Is it just me or has the election season and political climate made it feel like someone died? In fact, in the case that someone actually has died in the past 8-12 months we have not even been able to grieve in a healthy way.
What a topic for a Friday! And why am I bringing it up? This topic could take far more than 2 minutes to cover (don’t worry, I’ll keep it short).
Unfortunately, people do pass away. I have experienced both tragic and sudden death in my family. Death is a terrible and sad topic, but certain aspects of death need to be addressed within the concept of money – as harsh as that sounds. Grief is part of the topic too.
Whatever, whoever you want to call them: Beneficiaries, “Bennys”, Heirs… make sure to check who is listed as Beneficiary or Beneficiaries on your retirement accounts, insurance policies, IRAs or in your Will (if you have a Will).*
Inevitably, time flies. Loved ones pass away or important loved ones, well, change. (Think: divorce, relationship changes). On the positive side, new beneficiaries, or heirs, are born or enter the picture! In the busy-ness of life, often the accuracy of beneficiaries goes unchecked.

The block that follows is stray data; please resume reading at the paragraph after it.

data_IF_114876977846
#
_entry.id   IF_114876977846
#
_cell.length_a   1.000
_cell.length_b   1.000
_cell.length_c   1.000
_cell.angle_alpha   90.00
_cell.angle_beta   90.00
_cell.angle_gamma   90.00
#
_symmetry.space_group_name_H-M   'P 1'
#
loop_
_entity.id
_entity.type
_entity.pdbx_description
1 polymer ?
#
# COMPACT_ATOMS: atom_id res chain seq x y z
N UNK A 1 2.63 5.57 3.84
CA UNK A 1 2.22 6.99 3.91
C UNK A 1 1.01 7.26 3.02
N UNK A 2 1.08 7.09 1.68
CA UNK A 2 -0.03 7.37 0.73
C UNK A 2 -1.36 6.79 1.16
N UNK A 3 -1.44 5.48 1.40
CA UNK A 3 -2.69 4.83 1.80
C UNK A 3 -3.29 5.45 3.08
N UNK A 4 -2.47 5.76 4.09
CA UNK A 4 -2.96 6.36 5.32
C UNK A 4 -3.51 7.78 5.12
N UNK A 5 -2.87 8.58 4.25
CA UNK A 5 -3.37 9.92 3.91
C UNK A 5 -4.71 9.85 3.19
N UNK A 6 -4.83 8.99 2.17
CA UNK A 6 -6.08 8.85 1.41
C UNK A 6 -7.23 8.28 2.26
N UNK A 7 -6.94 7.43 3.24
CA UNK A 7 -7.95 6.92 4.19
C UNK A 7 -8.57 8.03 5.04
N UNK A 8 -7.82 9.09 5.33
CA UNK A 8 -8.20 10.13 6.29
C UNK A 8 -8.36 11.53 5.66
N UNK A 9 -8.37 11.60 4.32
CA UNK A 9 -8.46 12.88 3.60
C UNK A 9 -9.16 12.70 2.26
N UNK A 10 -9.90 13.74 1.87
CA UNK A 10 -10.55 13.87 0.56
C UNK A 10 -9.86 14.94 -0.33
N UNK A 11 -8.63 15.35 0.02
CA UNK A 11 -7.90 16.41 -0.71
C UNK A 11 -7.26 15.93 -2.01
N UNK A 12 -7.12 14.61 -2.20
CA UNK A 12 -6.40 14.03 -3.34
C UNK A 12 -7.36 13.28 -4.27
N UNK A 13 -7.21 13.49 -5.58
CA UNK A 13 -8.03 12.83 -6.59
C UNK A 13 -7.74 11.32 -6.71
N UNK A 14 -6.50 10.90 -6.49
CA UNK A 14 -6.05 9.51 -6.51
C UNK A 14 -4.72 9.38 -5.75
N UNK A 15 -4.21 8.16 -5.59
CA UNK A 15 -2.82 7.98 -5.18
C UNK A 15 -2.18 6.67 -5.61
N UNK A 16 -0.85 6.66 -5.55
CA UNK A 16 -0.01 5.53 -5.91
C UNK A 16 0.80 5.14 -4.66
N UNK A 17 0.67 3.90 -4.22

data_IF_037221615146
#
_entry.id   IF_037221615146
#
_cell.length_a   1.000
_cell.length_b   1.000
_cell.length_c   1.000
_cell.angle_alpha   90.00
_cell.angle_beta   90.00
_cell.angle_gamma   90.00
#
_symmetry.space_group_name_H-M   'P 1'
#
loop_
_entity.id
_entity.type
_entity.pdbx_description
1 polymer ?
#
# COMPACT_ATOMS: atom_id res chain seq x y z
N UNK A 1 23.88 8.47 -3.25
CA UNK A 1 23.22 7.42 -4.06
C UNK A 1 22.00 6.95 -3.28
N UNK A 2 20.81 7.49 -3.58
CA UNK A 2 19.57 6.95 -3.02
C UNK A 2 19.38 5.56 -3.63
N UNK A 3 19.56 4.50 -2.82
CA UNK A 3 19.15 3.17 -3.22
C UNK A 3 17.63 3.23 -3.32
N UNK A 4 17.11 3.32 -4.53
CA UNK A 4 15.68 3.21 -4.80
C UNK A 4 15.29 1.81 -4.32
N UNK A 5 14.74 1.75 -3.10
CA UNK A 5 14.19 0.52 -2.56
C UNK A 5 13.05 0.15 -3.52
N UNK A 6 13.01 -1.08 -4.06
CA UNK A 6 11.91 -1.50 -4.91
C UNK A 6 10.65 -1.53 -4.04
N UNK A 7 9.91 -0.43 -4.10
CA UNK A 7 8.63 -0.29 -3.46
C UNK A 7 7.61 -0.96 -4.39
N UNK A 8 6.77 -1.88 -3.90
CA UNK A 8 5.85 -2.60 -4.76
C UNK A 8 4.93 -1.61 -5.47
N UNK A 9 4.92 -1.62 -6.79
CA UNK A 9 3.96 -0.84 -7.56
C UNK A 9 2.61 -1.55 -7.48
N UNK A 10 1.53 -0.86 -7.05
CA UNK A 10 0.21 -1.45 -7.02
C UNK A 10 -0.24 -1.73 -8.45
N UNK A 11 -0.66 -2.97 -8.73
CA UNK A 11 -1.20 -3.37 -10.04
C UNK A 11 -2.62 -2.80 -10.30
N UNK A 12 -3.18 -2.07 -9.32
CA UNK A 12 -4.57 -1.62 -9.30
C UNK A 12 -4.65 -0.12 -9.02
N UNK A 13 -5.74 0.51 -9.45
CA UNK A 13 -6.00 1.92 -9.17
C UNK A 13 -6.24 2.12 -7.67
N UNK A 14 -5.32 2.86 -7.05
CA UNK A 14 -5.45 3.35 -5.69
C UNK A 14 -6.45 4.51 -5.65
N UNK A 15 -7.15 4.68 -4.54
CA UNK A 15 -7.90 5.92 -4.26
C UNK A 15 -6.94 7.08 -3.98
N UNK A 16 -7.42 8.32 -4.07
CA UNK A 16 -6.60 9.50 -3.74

This edition is dedicated to the loving memory of my father-in-law, Mickey Debbs.
Lots of things in life are learned or really hammered home only during or after a sad event. While there are still lots of lessons learned amidst happy times.
Recently I experienced the tremendously sad and sudden passing of my father-in-law. Note the word “sudden.” Most of us say out loud regarding death, “I want to go fast!” Or, “I don’t want a long and drawn out death.” But really, we have no idea. What if it is sudden?